We know a few former RCMP officers and we have talked to them somewhat about their thoughts on this issue. Of course it seems they generally feel its better if we keep the RCMP instead of Alberta starting their own force. But here are a number of things to consider for Albertan’s. One positive might be in keeping the RCMP is apparently they are one of the lowest paid police forces in Canada. We were told by one these former RCMP friends that an RCMP officer makes on average about $20,000 less than a police officer on another force. Not sure how true those numbers are, but we have heard from another source too that the RCMP are some of the lowest paid police in Canada. So a savings? Yes, but then again you also get what you pay for. We were also told though that most of the systems and facilities of the RCMP are badly outdated and in desperate need of some major expenditures to get them up to par with other top level police forces in the world. So that will obviously require major expenses spread out over years. So in that case, why not instead of having the federal government charge a big portion of this “upgrading” back to Alberta, we spend that amount of money, and some more if necessary, to set up our own police force that will hopefully be very well organized with high quality standards, and high standards of character for the officers. Compare that with an RCMP that is becoming a disgrace and needs a major overhaul to fix. If you have ever read Sam Coopers book “Wilful Blindness” you will get the strong impression that the RCMP have been compromised for at least a couple of decades roughly. There has been some recent news reports recently that reinforce that notion.
    Here is my opinion on allowing Alberta to set more localized police forces to replace the RCMP. I lived in Ontario for many years before moving to Alberta in 2008. In my mind the best police force in Canada was and hopefully still is the O.P.P..
    I personally think we need to continue to pursue Alberta’s own police force that will serve the best interests of Albertan’s. We can no longer put our trust in the RCMP when Trudeau appoints relatives of friends, or friends, to the RCMP top levels of authority. It will take at lease a few years to fix the RCMP in its current state, and it would mean it would require them to start right away too. I really believe Alberta needs to seriously think of and plan for an alternative to the RCMP. Lets plan to spend the money it would require to upgrade and hopefully fix the broken pieces of the RCMP on a top notch police force of our own instead. One that would be owned and controlled from Alberta, not Ottawa.
    Now, I won’t mention the “township” police force from Ontario by name. Perhaps a few who read this will figure out what police force I speak of. I am telling this to say that I am somewhat concerned of Alberta planning on smaller regional police forces in various regions of the province to replace the RCMP. The “township” police force where I grew up in Ontario had about 15-20 officers just before it “folded” shall we say. Let me try to summarize the quality of this force by telling you another related true story. I still have a picture to prove this as well. In one area of this Ontario “township” one of the communities erected their own rather large “welcome to….” sign on their main thoroughfare. One day while on my way to work in Barrie to do some overtime on a Saturday in the early 1980’s someone had ( I have to assume the night before) placed a plywood sign hung over top of this official “welcome to….” sign that had “Welcome to Hazzard County” painted on it.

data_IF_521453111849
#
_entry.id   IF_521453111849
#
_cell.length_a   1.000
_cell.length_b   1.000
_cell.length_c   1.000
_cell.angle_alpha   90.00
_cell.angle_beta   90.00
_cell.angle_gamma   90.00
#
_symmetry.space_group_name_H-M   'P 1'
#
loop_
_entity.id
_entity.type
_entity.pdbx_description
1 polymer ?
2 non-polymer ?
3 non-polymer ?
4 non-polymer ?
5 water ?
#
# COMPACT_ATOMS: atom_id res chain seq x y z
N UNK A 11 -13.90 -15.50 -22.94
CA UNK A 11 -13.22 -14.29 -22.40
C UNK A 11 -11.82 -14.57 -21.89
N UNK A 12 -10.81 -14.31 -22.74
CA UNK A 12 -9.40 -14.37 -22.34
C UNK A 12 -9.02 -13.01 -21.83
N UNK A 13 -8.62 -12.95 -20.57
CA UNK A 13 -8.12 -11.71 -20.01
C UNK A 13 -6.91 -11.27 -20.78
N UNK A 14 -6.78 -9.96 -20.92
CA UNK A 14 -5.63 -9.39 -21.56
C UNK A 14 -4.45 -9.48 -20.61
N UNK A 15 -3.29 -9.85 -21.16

Anyone who watched the old comedy TV series “The Dukes of Hazzard” should get the full impact of the meaning of this prank.
    This “township” police force went on for a few decades with most of the officers never having received firearms training (this came out in an Ontario Police Commission investigation in the early 1980’s). When I was quite young we had one “officer” park in our neighbours driveway one night. My family watched the neighbours daughter (who was in her late teens, or early twenties) come out to the car to “make love” to the officer while they sat in the neighbours driveway. The next morning I went out onto our front lawn (I was 5 or 6 at the time) and picked up a “used balloon” that had been thrown onto our lawn from the night before. I think you get what I mean.
    The police chief of this force was charged in the late 1970’s with impaired driving in a police cruiser. He crashed it into a railway crossing in the city of Barrie. Of course the “local police commission” acquitted him of impaired driving but suspended him for “discreditable” conduct. In another event I was in the neighbourhood area the night of a murder that happened close to a bakery in the early hours of the morning in the 1970’s in that “township”. I was about 16 years old at that time. Some friends and I sat in this friends driveway later the next morning and witnessed the bungling of that situation until the O.P.P. showed up. That “township” force was later investigated by the Ontario Police Commission and the police commission had to take charge of that force to get it under control. I also found some online police commission arbitration reports. That “township” force had “a detective squad” that was not qualified to be a detective plain clothes squad at all as they constantly changed these “officers” from uniform to plain clothes, and back again at will. The Commission and an arbitrator judge called them out as being basically phony detectives with nothing more than basic police training. It was a disgusting farce of a force.
    So I feel unless the Province of Alberta has some means to monitor and keep local police forces reigned in and under strict observation it can easily get out of hand and you could easily see some of these forces becoming corrupt.
    So, a provincial well trained, well scrutinized police force would be the best of the three options that I have heard.
  • Free Alberta Strategy
    published this page in News 2023-08-07 22:29:42 -0600